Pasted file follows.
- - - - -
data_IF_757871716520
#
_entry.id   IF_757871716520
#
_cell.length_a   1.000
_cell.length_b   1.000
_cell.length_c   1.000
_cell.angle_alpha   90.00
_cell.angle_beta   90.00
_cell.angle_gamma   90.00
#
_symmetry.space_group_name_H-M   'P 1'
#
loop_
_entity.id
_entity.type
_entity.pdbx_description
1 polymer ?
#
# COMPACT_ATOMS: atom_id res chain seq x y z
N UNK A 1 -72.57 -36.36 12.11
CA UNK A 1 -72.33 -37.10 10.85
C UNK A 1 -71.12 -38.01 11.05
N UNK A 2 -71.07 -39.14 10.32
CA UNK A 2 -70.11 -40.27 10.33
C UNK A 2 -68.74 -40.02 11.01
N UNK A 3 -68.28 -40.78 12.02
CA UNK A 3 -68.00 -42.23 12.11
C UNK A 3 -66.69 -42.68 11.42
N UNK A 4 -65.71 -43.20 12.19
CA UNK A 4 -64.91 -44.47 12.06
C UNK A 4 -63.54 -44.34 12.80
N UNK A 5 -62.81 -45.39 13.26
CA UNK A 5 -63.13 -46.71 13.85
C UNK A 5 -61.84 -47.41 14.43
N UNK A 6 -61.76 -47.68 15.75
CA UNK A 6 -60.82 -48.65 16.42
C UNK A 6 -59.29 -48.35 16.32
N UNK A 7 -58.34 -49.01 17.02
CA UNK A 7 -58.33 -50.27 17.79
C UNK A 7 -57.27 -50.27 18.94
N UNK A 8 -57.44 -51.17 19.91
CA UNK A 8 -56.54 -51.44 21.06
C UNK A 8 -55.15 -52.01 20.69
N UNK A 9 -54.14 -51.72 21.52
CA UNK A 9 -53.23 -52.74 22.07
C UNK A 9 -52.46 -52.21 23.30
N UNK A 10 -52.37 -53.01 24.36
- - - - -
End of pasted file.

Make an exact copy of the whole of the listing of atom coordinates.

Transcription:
data_IF_757871716520
#
_entry.id   IF_757871716520
#
_cell.length_a   1.000
_cell.length_b   1.000
_cell.length_c   1.000
_cell.angle_alpha   90.00
_cell.angle_beta   90.00
_cell.angle_gamma   90.00
#
_symmetry.space_group_name_H-M   'P 1'
#
loop_
_entity.id
_entity.type
_entity.pdbx_description
1 polymer ?
#
# COMPACT_ATOMS: atom_id res chain seq x y z
N UNK A 1 -72.57 -36.36 12.11
CA UNK A 1 -72.33 -37.10 10.85
C UNK A 1 -71.12 -38.01 11.05
N UNK A 2 -71.07 -39.14 10.32
CA UNK A 2 -70.11 -40.27 10.33
C UNK A 2 -68.74 -40.02 11.01
N UNK A 3 -68.28 -40.78 12.02
CA UNK A 3 -68.00 -42.23 12.11
C UNK A 3 -66.69 -42.68 11.42
N UNK A 4 -65.71 -43.20 12.19
CA UNK A 4 -64.91 -44.47 12.06
C UNK A 4 -63.54 -44.34 12.80
N UNK A 5 -62.81 -45.39 13.26
CA UNK A 5 -63.13 -46.71 13.85
C UNK A 5 -61.84 -47.41 14.43
N UNK A 6 -61.76 -47.68 15.75
CA UNK A 6 -60.82 -48.65 16.42
C UNK A 6 -59.29 -48.35 16.32
N UNK A 7 -58.34 -49.01 17.02
CA UNK A 7 -58.33 -50.27 17.79
C UNK A 7 -57.27 -50.27 18.94
N UNK A 8 -57.44 -51.17 19.91
CA UNK A 8 -56.54 -51.44 21.06
C UNK A 8 -55.15 -52.01 20.69
N UNK A 9 -54.14 -51.72 21.52
CA UNK A 9 -53.23 -52.74 22.07
C UNK A 9 -52.46 -52.21 23.30
N UNK A 10 -52.37 -53.01 24.36